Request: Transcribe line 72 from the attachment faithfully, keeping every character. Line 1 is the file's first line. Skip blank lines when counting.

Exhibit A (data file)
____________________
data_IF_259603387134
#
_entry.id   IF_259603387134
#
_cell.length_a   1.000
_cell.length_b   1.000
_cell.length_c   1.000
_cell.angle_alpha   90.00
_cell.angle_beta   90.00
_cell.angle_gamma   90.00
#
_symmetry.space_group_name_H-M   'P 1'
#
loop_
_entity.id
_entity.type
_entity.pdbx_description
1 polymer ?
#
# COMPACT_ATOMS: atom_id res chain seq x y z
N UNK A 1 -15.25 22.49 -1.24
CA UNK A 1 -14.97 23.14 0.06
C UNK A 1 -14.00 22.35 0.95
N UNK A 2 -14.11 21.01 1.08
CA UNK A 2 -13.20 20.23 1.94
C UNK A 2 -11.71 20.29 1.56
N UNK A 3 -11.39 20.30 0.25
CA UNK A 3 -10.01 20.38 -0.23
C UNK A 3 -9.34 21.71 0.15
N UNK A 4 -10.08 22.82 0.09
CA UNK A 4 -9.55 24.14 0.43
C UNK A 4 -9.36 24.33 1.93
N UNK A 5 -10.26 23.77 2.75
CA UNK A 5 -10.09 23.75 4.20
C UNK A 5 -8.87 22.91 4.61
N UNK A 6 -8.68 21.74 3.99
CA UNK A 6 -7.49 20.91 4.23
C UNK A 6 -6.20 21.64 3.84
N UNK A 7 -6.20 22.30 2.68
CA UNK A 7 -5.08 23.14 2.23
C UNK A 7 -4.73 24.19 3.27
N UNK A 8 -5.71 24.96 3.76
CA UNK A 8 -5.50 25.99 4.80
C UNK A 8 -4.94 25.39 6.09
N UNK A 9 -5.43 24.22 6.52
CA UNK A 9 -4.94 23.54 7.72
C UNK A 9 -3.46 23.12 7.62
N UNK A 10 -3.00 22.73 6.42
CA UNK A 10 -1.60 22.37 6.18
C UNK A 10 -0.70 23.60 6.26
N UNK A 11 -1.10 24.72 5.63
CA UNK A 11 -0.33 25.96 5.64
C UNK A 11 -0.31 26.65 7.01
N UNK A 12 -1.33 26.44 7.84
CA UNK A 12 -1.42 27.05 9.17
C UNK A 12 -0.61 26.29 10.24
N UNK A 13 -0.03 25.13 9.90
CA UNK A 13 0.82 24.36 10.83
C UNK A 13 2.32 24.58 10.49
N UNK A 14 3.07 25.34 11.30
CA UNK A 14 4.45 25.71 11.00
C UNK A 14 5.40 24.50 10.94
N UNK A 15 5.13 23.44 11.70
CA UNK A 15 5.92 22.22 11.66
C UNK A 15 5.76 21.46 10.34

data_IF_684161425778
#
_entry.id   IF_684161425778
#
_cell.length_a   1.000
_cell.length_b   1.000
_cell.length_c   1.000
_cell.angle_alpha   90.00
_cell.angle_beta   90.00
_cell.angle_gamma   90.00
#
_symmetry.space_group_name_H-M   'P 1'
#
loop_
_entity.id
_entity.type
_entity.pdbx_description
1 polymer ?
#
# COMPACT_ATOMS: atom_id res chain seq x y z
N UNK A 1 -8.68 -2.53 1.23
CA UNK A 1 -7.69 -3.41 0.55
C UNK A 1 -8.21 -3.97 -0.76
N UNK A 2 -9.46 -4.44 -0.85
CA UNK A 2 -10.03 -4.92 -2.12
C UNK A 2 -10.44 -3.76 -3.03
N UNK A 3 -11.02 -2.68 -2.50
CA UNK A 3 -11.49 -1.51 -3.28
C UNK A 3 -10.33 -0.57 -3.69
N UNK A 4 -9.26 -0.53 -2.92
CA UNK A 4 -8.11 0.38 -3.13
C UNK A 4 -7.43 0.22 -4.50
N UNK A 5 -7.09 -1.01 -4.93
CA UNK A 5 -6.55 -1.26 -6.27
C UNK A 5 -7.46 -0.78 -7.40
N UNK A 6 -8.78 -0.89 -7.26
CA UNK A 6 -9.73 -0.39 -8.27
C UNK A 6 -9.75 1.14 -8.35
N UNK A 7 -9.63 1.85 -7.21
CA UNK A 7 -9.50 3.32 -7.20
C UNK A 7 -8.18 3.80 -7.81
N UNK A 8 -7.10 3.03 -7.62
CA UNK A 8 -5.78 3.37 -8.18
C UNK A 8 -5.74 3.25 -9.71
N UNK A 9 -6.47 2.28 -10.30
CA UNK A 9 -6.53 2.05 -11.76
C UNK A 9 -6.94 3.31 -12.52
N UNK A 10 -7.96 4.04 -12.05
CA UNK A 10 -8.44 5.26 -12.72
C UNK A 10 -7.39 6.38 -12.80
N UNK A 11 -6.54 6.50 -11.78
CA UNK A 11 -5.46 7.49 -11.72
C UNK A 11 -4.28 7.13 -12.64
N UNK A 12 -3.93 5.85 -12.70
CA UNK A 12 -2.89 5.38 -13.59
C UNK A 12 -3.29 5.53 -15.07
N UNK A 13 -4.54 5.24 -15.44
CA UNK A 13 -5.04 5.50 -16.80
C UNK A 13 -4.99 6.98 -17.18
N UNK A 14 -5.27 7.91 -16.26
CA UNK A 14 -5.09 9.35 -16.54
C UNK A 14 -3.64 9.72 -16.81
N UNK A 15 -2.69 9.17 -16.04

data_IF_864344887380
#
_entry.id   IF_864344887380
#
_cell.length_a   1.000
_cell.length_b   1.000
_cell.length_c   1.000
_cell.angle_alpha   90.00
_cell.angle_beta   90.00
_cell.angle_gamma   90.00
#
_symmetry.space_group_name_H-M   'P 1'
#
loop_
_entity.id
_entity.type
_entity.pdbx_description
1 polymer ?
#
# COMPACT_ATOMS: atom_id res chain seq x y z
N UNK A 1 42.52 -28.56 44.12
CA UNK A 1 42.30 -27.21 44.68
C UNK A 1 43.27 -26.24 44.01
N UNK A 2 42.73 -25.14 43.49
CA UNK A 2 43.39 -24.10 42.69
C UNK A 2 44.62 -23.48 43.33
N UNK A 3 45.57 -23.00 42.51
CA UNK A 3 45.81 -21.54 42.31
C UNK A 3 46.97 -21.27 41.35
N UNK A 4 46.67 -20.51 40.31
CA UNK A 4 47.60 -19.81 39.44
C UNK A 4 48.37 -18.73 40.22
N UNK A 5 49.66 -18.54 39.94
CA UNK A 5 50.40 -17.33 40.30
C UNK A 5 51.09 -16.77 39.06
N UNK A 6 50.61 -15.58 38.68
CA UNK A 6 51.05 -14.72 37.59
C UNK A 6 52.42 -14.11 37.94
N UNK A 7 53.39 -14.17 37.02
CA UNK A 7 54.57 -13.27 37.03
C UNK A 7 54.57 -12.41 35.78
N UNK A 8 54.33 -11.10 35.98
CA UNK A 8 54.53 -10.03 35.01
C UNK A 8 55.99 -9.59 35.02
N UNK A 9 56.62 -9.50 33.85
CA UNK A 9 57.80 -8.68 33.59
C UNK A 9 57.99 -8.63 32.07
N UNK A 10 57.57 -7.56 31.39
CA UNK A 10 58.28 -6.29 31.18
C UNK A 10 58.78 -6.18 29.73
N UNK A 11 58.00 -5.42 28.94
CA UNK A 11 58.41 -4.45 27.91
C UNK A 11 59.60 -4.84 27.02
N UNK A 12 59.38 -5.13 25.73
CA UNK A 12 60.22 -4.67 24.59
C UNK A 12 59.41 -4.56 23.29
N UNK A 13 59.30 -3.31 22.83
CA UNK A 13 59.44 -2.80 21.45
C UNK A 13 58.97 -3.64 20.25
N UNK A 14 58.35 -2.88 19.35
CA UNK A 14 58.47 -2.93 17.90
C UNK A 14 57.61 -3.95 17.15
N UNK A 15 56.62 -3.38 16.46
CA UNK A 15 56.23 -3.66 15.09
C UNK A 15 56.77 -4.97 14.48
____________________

_cell.length_c   1.000